The ninth song, “Sick Fiction”, was the band’s first single for Rebel-Revive, and opens with dark choir effects and a driving tempo. The guitars are distorted and angry, as Kyle jumps in, screaming, “Times have changed, everyone’s contending for the bigger name,” referencing the superficial music scene today. Aggressive breakdowns and powerful screams are featured, making “Sick Fiction” one of the beefier tracks on the album. Kyle’s clean chorus is especially catchy on this track, as he declares his devotion to honesty and integrity. He sings, “If you don’t speak from the heart, pack your shit and leave,” followed by a gritty breakdown. “Sick Fiction” features an ambient interlude, as distant guitar chords and drums guide Kyle’s clean, smooth narration.
Final track, “Sleepless Nights”, continues like an afterthought of “Sick Fiction,” with metal riffs and string bends. Kyle seems to be at the edge of insanity as he expresses his grief over leaving his son to pursue music, “You think it’s easy to leave my blood? You think it’s easy to hear him cry?” and as the song continues, he addresses who appears to be his father. Kyle declares, “There’s not a piece of you in me, twenty four years never to be seen, I’ll never be like you,” and this song begins to hit home quite hard. While the song begins to become more anthemic in tone, it ends abruptly, as Kyle shrieks his final message to the listener, “Make sure to hold your loved ones close, because there’s an end to every road," breaking the fourth wall on the album at the last possible moment.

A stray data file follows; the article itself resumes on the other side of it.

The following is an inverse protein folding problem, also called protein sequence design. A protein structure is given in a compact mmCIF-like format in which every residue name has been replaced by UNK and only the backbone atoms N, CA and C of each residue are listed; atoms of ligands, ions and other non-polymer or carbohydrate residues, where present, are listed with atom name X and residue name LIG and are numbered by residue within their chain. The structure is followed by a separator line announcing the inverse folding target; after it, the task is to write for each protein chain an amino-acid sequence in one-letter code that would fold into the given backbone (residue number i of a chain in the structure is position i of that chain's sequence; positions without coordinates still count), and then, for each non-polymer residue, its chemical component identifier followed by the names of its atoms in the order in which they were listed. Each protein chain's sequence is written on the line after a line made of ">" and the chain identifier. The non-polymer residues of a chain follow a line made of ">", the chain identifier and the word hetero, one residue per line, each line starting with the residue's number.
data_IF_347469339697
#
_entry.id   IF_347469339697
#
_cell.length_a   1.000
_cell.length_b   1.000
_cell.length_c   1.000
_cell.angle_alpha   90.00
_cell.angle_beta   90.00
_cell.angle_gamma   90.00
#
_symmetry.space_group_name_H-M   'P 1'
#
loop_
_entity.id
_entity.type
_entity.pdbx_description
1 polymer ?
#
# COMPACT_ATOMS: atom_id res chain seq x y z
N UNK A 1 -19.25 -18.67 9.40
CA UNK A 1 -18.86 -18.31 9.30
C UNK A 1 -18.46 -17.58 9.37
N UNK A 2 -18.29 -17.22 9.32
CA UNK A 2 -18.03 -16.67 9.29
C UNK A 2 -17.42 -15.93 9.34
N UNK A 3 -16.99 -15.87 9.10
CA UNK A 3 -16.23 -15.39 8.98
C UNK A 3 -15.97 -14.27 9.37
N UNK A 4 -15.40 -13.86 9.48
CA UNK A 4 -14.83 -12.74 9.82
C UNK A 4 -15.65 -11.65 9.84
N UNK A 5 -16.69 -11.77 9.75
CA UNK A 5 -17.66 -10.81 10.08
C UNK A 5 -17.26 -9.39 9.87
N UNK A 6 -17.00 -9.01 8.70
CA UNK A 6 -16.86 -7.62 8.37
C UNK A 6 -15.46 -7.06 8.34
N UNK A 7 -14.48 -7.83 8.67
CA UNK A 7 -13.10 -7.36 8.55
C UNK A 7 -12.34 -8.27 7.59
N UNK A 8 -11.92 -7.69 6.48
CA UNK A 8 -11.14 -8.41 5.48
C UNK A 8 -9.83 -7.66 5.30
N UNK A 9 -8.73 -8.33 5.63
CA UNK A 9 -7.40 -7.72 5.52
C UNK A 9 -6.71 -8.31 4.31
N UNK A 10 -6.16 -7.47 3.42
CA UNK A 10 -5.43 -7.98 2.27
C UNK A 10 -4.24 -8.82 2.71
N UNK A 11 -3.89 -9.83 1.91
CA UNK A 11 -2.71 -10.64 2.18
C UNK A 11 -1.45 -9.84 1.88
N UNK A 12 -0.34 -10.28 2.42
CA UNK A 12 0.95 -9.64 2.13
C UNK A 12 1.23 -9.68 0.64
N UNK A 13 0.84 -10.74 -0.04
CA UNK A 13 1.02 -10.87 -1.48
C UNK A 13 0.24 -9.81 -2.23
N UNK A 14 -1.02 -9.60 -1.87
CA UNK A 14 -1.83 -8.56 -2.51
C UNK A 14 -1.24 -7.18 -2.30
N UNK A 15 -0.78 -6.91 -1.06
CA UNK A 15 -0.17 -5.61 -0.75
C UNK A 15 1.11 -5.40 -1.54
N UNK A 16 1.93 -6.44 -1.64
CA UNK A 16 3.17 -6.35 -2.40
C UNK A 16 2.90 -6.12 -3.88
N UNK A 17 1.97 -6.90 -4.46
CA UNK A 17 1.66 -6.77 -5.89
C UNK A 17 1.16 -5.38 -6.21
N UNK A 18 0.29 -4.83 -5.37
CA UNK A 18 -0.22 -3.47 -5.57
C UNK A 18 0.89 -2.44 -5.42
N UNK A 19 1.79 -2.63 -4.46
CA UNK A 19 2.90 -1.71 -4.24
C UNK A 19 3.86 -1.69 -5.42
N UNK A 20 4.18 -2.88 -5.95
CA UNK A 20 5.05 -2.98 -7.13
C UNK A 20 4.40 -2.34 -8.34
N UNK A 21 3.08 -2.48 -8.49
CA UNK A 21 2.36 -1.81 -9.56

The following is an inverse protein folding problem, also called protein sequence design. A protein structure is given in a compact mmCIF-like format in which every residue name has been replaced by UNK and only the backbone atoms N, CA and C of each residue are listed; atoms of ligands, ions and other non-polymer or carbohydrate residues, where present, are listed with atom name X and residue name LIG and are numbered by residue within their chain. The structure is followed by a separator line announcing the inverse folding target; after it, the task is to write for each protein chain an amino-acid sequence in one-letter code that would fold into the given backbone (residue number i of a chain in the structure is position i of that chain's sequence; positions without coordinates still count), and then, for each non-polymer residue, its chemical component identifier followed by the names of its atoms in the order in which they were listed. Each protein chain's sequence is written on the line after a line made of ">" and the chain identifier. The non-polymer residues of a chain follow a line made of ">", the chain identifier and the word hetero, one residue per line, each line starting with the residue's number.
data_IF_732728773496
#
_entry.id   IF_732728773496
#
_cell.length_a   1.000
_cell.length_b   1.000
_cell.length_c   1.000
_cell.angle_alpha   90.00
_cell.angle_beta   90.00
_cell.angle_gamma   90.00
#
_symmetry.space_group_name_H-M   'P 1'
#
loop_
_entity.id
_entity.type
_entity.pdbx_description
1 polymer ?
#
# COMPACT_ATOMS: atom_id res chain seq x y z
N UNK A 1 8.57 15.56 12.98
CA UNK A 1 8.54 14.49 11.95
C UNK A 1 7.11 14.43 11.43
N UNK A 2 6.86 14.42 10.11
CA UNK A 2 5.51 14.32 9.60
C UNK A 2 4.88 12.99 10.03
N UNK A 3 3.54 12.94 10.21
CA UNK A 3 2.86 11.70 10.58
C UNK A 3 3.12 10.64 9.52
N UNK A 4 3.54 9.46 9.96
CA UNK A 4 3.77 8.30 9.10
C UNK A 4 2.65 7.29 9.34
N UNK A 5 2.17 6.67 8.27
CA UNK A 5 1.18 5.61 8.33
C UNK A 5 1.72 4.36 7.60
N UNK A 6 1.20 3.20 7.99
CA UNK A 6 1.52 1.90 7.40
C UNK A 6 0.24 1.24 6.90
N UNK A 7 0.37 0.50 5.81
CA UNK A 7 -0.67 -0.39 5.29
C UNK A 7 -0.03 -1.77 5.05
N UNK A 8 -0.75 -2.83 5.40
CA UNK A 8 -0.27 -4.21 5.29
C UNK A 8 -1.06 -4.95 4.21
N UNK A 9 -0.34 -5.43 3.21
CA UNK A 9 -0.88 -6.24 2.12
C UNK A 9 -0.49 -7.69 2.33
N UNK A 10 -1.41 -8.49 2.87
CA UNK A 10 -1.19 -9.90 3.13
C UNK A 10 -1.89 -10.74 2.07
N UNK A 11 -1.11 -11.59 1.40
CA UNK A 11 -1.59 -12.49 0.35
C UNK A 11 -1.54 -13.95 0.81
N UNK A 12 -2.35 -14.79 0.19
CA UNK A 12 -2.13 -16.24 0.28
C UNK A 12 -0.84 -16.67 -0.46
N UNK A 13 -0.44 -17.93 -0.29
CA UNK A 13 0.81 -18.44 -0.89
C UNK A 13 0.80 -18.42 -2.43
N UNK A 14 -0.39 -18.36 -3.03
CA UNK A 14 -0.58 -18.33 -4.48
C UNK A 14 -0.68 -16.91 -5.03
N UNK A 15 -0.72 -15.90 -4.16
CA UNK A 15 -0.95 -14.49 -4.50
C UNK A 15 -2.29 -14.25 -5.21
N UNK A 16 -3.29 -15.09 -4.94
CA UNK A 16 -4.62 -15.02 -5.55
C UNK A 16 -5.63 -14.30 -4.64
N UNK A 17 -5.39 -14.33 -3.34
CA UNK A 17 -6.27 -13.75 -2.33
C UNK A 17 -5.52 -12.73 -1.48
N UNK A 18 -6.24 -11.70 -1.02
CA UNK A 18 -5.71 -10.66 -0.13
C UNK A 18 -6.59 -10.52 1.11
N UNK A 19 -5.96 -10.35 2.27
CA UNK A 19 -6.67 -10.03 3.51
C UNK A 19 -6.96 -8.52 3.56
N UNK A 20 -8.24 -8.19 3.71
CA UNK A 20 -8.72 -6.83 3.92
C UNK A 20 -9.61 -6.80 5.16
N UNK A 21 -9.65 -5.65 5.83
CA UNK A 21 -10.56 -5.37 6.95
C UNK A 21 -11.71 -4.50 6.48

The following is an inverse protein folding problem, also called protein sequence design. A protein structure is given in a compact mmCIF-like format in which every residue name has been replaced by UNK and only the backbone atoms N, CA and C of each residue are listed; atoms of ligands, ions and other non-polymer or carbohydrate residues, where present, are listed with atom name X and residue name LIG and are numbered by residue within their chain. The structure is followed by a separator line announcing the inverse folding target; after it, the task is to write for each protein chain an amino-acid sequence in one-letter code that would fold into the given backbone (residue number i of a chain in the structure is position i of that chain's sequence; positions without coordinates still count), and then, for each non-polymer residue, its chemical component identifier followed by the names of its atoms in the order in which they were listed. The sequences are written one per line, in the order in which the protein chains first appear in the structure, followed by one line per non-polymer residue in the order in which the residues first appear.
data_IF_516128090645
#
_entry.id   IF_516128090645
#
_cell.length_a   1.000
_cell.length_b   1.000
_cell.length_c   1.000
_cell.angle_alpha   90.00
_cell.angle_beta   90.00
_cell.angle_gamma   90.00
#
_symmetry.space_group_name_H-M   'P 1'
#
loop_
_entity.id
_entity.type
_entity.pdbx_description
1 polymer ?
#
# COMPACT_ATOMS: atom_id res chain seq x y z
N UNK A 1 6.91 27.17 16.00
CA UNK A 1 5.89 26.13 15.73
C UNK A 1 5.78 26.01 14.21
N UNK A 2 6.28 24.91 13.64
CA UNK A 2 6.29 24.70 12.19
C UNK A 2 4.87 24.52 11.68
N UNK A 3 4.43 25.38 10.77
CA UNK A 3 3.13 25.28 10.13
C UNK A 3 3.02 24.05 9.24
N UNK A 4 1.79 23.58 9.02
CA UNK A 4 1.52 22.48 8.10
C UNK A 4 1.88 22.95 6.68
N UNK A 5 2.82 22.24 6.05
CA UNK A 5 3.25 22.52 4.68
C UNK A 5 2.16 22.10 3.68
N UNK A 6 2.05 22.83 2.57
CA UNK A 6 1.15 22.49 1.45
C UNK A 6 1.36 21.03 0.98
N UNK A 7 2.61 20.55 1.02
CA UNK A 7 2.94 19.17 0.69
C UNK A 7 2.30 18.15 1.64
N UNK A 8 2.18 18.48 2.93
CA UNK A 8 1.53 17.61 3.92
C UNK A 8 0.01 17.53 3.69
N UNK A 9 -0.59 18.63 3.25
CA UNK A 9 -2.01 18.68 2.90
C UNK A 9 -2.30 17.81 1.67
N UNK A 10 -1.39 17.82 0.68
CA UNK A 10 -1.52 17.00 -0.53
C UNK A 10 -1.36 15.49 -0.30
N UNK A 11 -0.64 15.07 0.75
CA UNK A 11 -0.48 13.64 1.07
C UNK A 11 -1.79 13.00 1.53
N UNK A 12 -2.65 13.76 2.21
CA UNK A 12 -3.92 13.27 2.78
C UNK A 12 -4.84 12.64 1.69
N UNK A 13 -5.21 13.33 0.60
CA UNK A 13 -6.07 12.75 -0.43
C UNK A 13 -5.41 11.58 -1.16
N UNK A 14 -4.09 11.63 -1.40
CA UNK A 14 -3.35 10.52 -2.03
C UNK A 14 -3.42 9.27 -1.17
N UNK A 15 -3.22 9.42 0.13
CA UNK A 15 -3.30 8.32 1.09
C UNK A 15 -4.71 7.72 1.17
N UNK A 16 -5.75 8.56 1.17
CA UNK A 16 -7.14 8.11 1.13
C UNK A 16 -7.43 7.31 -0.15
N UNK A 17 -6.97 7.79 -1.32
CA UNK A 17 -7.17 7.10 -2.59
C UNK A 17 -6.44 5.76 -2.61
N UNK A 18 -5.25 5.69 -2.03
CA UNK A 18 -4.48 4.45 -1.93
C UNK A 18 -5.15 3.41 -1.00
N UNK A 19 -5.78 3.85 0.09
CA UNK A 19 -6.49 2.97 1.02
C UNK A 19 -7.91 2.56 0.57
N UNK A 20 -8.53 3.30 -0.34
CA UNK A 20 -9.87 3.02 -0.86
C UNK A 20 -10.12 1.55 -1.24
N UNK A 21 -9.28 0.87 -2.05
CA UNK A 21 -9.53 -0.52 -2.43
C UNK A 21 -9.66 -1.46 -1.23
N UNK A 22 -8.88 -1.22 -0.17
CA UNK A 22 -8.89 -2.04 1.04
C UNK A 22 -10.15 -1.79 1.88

Overall, Rebel-Revive is a strong return for the band. Many fans, including myself, were expecting less of Jamie’s Elsewhere considering how instrumental Aaron Pauley was in getting our attention for the band, but Justin Kyle does his part and more to assume the role of frontman - he provides vivid lyrics and aesthetically unique vocal styles. Musically, the band seems to have stepped up their game in terms of guitar work and drumming as well. In addition, the production quality on Rebel-Revive is a breath of fresh air compared to other recent releases in the genre. Rebel-Revive is worth every penny in my opinion.
Yyyeeeaaahhh, no. This record does not distinguish itself from the metalcore pack in any way and is entirely forgettable. Just because a record is better than the band's previous work, does not mean that it is amazing.